- “Consumer-available” real estate listing data has become the golden ticket in today’s real estate marketplace.
- For much of the 20th century this data was held captive by the exclusive use of agents and brokers, who in turn had absolute control over what data the consumer would see.
- Data sharing will ultimately remove unnecessary boundaries, enrich our data, and bring increased value to brokers, agents and consumers.
Sometimes it takes a good children’s story to impart ageless wisdom. In “Charlie and the Chocolate Factory,” author Roald Dahl introduces us to the eccentric factory owner, Willy Wonka, who stages a chocolate factory contest under the guise of giving away candy.
The actual intent is to find an heir to control his factory and his millions. Golden tickets were issued to recruit contestants. They ended up attracting the most selfish, gluttonous, ill-mannered candidates imaginable … and poor little Charlie.
Dahl’s story established the golden ticket as the symbol of the gateway to a big prize or a new life.
The history of the data golden ticket in real estate
“Consumer-available” real estate listing data has become the golden ticket in today’s real estate marketplace. It is the foundation upon which all of the wealth, health and future of this industry is based.
It wasn’t always that way. For much of the 20th century this data was held captive by the exclusive use of agents and brokers who in turn had absolute control over what data the consumer would see.
During the 1960s and ’70s, information long contained in these “secret” places emerged to find a new home in the ubiquitous newspaper classified ad. Subsequently, as advertising listings grew in popularity, so did the industry’s interest in providing it directly to consumers.
Ultimately, during the ’90s, this interest found its outlet on the Web, and the Internet became the platform for real estate exposure and trade.
Today, real estate and Internet-based listing information has become the single most effective attraction for the contemporary consumer. Consumers who wish to access information have almost unlimited access.
The war among heirs
In today’s marketplace, access to property listing information has become the golden ticket. We know that this data — properly managed — has immense value. But unlike the simplistic Willy Wonka story, identifying the primary beneficiary of property listing data (determining the heir) has proven to be much more complicated because the effective use of the data often involves many heirs and would-be heirs.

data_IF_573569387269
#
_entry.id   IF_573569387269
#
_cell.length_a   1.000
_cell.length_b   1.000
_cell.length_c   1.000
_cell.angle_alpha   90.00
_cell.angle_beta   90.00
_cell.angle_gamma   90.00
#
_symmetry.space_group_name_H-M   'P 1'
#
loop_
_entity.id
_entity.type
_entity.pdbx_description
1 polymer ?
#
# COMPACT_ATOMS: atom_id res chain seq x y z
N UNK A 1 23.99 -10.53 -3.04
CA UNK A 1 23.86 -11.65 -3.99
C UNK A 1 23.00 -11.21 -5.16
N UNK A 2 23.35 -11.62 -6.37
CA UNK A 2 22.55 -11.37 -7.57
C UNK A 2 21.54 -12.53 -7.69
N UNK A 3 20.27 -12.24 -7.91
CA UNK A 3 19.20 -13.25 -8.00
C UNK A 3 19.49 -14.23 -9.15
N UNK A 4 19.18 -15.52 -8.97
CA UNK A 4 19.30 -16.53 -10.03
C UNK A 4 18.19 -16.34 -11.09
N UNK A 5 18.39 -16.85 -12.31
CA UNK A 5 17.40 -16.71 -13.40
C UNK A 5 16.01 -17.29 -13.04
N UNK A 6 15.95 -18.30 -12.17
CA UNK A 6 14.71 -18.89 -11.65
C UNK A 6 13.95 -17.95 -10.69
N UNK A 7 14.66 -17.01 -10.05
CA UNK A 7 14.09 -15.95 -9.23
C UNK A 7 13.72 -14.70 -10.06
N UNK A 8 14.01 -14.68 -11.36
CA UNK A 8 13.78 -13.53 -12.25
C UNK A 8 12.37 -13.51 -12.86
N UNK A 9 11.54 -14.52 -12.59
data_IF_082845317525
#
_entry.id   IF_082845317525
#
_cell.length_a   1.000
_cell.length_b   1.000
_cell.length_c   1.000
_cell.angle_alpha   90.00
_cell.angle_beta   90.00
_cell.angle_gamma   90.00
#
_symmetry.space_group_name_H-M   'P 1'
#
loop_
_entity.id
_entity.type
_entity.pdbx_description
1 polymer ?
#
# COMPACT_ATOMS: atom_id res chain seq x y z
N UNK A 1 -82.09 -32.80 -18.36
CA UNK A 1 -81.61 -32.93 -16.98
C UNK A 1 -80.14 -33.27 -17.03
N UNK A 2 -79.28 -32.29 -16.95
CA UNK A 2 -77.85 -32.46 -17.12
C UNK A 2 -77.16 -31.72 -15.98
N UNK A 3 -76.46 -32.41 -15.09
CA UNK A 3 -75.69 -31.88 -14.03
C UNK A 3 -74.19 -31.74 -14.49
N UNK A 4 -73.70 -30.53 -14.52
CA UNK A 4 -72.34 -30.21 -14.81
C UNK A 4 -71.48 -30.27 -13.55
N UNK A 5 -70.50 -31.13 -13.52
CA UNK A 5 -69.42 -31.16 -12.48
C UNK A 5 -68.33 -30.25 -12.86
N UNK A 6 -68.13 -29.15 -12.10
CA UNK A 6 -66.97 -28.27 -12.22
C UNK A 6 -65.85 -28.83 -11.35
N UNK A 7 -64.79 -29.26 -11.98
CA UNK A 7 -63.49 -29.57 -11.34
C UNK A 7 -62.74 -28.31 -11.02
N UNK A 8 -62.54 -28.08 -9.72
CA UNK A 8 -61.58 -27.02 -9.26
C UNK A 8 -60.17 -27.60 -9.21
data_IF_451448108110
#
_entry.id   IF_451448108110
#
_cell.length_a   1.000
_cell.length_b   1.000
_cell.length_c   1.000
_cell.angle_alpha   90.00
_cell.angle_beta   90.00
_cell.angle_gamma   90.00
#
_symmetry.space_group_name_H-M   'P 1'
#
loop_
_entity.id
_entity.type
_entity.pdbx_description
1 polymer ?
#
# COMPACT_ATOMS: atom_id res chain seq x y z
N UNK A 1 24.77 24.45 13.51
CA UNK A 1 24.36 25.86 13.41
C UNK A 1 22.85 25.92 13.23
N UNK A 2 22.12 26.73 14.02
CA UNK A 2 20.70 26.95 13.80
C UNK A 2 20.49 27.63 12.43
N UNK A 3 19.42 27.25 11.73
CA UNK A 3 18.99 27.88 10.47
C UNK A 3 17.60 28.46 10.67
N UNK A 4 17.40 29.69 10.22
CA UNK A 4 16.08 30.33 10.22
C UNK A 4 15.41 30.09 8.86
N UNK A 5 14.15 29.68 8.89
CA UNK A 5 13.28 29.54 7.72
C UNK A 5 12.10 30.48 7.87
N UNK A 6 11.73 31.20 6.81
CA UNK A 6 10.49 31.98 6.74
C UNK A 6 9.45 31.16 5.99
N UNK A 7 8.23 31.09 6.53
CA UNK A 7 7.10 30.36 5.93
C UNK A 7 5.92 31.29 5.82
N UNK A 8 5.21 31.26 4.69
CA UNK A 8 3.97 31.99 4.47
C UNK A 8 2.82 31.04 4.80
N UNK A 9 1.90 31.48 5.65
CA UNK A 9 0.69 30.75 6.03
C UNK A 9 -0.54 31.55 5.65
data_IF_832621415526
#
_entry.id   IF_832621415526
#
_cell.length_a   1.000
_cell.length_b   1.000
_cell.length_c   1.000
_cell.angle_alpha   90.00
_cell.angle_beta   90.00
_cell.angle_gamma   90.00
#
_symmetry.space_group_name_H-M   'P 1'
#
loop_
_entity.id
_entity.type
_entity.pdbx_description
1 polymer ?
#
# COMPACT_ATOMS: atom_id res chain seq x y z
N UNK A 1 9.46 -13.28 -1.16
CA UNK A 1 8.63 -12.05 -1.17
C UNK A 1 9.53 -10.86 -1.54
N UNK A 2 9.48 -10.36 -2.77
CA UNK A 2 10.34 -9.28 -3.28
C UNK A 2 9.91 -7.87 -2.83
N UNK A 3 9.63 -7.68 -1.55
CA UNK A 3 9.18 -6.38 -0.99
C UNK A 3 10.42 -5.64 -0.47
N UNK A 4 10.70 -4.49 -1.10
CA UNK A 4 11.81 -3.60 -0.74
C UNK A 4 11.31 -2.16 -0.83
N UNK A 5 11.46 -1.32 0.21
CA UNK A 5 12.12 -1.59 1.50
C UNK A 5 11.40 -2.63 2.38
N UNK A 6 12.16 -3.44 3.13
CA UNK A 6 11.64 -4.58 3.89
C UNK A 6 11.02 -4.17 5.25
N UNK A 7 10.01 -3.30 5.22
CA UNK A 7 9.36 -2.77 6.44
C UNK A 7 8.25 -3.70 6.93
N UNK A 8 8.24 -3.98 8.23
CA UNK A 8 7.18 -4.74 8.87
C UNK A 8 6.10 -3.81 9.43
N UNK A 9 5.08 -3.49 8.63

The industry debate regarding who gets to select the heir rages on, and, like Willie’s story, this golden ticket is attracting the attention of the greedy, the selfish and the ill-willed. All want to control and profit from its richness, and few are actually considering the needs of the ultimate user — the consumer.
The qualities of a true heir
I would like to suggest that the ultimate characteristic of the true heir ought to be a willingness and ability to take responsibility consistent with ownership. I would further suggest that the only player on the modern stage that meets this description is the broker, and, accordingly, they should be granted the heir designation.
Some will suggest that brokers have always owned the listing; thus, they already own the listing data. Unfortunately, many brokers have failed to exercise an ownership position; thus, in the eyes of the contemporary industry, they might have lost the right to claim ownership.
It’s time to recognize that the ownership and control of listing data belongs in the hands of the broker. As multiple listing services, the role and focus should be executing strategies and tactics that promote these concepts.
What should responsible MLS operators do?
Too much of the industry’s resources and human energies are currently being expended in an effort to effect the simple and powerful idea that brokers should have fewer artificial barriers into the marketplace.
In today’s marketplace, geography is no longer an issue. Responsible MLS operators should be focused on data sharing as their primary objective. Data sharing will ultimately remove unnecessary boundaries, enrich our data, and bring increased value to brokers, agents and consumers.
To be clear, the golden ticket is not the MLS service but the listing data. MLS services are the route to the treasure, not the treasure itself. We must stop behaving as if we are the golden ticket.
The final step
Lastly, let’s work together to create better products and services for today’s brokers and subscribers. It is embarrassing and indeed humiliating to have an entire industry apparently having determined that the only way to get an MLS on the right track is to destroy it. It was never an option for Willy to destroy the factory.
As our industry continues to experience dramatic change, our constant must be the richness, accuracy and superb management of our listing data. Our brokerage communities are the heirs.
Stop the struggle over who owns the golden ticket and support the heir-apparent brokers in the creation of new successes for years to come.
James Harrison is president and CEO of MLSListings Inc., one of the largest multiple listing services in Northern California. You can follow him on Twitter @mlsjimharrison.